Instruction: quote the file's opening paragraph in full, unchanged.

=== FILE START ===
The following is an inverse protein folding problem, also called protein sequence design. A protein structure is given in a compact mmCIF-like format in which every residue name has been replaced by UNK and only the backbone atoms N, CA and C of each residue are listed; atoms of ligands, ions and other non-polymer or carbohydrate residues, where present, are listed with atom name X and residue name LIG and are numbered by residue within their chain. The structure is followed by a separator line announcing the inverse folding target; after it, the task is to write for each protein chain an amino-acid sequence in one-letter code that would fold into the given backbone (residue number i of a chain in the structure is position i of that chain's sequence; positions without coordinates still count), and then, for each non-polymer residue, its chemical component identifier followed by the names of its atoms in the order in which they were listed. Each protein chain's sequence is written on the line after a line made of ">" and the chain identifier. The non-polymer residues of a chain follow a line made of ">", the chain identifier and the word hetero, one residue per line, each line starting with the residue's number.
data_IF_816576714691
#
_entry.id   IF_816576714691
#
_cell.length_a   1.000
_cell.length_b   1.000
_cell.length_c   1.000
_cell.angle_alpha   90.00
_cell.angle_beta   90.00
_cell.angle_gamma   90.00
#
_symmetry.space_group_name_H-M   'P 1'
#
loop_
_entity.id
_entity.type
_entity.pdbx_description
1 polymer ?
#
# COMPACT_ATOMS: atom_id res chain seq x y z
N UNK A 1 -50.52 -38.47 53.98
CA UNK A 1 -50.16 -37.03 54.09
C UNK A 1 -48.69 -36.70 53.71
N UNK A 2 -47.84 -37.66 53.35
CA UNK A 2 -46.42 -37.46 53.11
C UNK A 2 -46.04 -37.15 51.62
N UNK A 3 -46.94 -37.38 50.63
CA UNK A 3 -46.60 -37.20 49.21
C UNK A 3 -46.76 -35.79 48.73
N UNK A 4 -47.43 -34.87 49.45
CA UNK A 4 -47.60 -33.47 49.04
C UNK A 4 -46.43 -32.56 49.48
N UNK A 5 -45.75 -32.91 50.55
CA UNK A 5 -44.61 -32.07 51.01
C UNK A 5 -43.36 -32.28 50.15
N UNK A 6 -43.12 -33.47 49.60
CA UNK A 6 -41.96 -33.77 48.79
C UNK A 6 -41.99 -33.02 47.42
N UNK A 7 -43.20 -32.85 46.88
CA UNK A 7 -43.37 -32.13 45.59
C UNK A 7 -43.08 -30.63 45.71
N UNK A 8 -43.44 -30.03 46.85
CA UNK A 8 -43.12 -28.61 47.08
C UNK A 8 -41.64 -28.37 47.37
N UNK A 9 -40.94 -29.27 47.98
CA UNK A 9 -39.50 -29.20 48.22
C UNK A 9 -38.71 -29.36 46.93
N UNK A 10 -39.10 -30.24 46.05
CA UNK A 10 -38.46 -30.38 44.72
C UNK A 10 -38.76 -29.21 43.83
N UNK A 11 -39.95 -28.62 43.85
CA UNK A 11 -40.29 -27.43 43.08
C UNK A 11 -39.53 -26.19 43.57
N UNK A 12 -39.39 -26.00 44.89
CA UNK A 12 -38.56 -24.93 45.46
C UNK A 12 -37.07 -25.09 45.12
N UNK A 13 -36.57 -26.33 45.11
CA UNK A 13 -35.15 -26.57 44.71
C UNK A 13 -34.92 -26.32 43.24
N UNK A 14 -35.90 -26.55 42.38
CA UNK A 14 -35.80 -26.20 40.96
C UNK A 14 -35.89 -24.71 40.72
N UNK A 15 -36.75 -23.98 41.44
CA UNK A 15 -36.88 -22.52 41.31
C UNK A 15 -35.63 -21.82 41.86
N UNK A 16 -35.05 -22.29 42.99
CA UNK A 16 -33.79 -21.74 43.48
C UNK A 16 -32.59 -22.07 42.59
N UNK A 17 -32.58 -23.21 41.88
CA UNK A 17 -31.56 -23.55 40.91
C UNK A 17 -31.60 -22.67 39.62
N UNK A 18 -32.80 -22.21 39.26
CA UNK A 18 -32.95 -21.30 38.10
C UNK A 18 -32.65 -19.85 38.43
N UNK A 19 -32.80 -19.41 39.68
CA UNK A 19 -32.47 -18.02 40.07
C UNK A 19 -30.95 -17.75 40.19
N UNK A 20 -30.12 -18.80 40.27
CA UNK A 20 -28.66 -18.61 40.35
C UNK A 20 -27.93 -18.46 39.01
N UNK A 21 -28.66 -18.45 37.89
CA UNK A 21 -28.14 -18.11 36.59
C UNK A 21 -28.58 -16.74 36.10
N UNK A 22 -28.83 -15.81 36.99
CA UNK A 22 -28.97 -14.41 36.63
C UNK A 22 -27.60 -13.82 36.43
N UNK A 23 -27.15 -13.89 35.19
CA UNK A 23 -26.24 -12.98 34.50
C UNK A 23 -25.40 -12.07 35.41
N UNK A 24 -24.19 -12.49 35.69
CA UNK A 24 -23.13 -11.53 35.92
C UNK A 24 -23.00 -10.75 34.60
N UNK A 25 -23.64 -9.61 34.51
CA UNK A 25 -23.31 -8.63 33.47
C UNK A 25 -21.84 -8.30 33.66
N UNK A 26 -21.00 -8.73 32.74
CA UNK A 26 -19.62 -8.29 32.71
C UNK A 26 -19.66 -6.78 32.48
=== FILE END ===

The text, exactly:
The following is an inverse protein folding problem, also called protein sequence design. A protein structure is given in a compact mmCIF-like format in which every residue name has been replaced by UNK and only the backbone atoms N, CA and C of each residue are listed; atoms of ligands, ions and other non-polymer or carbohydrate residues, where present, are listed with atom name X and residue name LIG and are numbered by residue within their chain. The structure is followed by a separator line announcing the inverse folding target; after it, the task is to write for each protein chain an amino-acid sequence in one-letter code that would fold into the given backbone (residue number i of a chain in the structure is position i of that chain's sequence; positions without coordinates still count), and then, for each non-polymer residue, its chemical component identifier followed by the names of its atoms in the order in which they were listed. Each protein chain's sequence is written on the line after a line made of ">" and the chain identifier. The non-polymer residues of a chain follow a line made of ">", the chain identifier and the word hetero, one residue per line, each line starting with the residue's number.